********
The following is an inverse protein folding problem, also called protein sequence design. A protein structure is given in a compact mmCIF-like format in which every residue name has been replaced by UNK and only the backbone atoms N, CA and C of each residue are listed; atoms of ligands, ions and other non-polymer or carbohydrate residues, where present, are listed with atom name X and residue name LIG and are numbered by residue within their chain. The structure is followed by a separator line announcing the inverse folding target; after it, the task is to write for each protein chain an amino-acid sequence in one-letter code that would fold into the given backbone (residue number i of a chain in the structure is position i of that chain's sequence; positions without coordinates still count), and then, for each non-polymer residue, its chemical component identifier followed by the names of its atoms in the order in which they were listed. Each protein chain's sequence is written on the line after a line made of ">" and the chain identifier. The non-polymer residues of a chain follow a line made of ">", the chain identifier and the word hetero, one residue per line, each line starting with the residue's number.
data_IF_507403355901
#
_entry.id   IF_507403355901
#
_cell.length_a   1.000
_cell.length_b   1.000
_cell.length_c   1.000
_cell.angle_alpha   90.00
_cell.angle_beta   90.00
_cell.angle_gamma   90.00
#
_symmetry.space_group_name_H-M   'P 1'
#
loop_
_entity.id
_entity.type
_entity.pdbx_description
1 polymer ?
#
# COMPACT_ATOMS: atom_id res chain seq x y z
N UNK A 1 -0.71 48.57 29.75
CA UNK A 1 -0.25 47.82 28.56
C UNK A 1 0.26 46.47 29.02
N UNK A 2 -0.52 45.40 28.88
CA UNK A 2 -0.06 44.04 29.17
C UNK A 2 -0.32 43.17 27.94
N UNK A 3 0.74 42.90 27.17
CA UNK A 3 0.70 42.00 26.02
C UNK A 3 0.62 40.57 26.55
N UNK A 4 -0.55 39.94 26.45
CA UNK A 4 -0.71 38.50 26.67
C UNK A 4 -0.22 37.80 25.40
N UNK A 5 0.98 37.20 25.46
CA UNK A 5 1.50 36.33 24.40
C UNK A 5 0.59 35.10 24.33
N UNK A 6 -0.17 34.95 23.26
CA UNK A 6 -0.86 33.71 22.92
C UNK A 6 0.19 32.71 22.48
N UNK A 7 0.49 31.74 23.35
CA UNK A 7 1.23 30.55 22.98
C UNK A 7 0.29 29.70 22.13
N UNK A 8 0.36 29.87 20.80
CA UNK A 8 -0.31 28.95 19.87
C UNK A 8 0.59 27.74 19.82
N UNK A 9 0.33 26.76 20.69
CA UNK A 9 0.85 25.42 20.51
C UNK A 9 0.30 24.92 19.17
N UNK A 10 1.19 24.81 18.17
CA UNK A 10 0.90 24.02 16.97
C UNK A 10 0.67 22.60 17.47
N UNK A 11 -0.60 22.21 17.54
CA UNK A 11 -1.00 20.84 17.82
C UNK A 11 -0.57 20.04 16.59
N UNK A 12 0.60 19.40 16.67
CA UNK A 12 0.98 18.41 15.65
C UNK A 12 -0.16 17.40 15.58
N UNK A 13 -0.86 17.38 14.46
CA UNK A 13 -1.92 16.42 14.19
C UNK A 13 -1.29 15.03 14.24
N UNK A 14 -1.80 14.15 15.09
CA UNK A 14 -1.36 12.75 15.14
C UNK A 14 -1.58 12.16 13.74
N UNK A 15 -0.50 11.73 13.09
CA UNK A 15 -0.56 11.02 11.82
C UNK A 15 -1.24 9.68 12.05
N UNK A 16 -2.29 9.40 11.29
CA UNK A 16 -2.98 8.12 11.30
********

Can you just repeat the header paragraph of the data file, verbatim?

The following is an inverse protein folding problem, also called protein sequence design. A protein structure is given in a compact mmCIF-like format in which every residue name has been replaced by UNK and only the backbone atoms N, CA and C of each residue are listed; atoms of ligands, ions and other non-polymer or carbohydrate residues, where present, are listed with atom name X and residue name LIG and are numbered by residue within their chain. The structure is followed by a separator line announcing the inverse folding target; after it, the task is to write for each protein chain an amino-acid sequence in one-letter code that would fold into the given backbone (residue number i of a chain in the structure is position i of that chain's sequence; positions without coordinates still count), and then, for each non-polymer residue, its chemical component identifier followed by the names of its atoms in the order in which they were listed. Each protein chain's sequence is written on the line after a line made of ">" and the chain identifier. The non-polymer residues of a chain follow a line made of ">", the chain identifier and the word hetero, one residue per line, each line starting with the residue's number.